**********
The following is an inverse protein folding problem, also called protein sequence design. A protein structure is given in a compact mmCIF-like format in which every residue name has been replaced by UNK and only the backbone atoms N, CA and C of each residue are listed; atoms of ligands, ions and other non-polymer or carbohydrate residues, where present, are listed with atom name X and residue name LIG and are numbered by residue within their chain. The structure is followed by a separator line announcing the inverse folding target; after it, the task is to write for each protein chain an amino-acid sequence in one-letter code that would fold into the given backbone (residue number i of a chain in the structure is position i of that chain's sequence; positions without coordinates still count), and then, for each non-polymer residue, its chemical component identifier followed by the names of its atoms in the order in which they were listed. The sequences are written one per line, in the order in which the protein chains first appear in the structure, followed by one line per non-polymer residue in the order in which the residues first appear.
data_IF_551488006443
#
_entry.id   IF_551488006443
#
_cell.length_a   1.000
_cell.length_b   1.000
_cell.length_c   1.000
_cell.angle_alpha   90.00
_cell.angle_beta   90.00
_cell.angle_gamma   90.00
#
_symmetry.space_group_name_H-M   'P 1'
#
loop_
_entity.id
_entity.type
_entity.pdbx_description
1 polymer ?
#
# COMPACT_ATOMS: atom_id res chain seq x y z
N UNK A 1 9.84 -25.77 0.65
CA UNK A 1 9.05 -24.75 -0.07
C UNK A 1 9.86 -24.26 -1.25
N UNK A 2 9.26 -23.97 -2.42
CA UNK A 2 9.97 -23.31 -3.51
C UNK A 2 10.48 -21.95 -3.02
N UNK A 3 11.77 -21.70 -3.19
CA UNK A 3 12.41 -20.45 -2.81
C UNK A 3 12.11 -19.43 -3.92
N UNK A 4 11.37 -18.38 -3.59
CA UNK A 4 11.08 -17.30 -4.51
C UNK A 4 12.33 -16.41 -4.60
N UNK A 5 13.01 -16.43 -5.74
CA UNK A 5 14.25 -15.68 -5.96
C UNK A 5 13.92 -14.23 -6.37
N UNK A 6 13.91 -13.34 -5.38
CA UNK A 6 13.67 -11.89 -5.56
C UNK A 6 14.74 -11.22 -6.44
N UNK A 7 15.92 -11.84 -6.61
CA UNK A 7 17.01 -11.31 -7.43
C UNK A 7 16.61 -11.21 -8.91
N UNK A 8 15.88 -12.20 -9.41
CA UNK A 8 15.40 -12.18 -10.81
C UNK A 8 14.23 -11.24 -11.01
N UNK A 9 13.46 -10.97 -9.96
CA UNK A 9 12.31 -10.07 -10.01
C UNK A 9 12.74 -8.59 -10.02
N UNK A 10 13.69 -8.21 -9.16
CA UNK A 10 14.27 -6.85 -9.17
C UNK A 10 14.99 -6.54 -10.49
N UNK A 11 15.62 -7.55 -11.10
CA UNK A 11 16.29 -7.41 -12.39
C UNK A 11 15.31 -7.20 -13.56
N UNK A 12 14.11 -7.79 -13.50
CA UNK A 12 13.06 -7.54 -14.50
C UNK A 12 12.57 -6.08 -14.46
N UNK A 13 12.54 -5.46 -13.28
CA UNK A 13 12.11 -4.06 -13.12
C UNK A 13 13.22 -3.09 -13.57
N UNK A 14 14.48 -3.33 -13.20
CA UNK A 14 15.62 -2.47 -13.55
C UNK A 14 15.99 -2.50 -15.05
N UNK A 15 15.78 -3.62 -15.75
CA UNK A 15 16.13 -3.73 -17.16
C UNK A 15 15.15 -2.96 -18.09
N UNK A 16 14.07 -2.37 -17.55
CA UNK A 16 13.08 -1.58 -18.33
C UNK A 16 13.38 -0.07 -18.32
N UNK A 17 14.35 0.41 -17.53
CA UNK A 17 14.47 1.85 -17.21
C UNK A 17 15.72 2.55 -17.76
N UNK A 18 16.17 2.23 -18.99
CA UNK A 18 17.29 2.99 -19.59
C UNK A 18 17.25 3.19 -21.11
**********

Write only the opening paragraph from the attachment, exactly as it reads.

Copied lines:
The following is an inverse protein folding problem, also called protein sequence design. A protein structure is given in a compact mmCIF-like format in which every residue name has been replaced by UNK and only the backbone atoms N, CA and C of each residue are listed; atoms of ligands, ions and other non-polymer or carbohydrate residues, where present, are listed with atom name X and residue name LIG and are numbered by residue within their chain. The structure is followed by a separator line announcing the inverse folding target; after it, the task is to write for each protein chain an amino-acid sequence in one-letter code that would fold into the given backbone (residue number i of a chain in the structure is position i of that chain's sequence; positions without coordinates still count), and then, for each non-polymer residue, its chemical component identifier followed by the names of its atoms in the order in which they were listed. The sequences are written one per line, in the order in which the protein chains first appear in the structure, followed by one line per non-polymer residue in the order in which the residues first appear.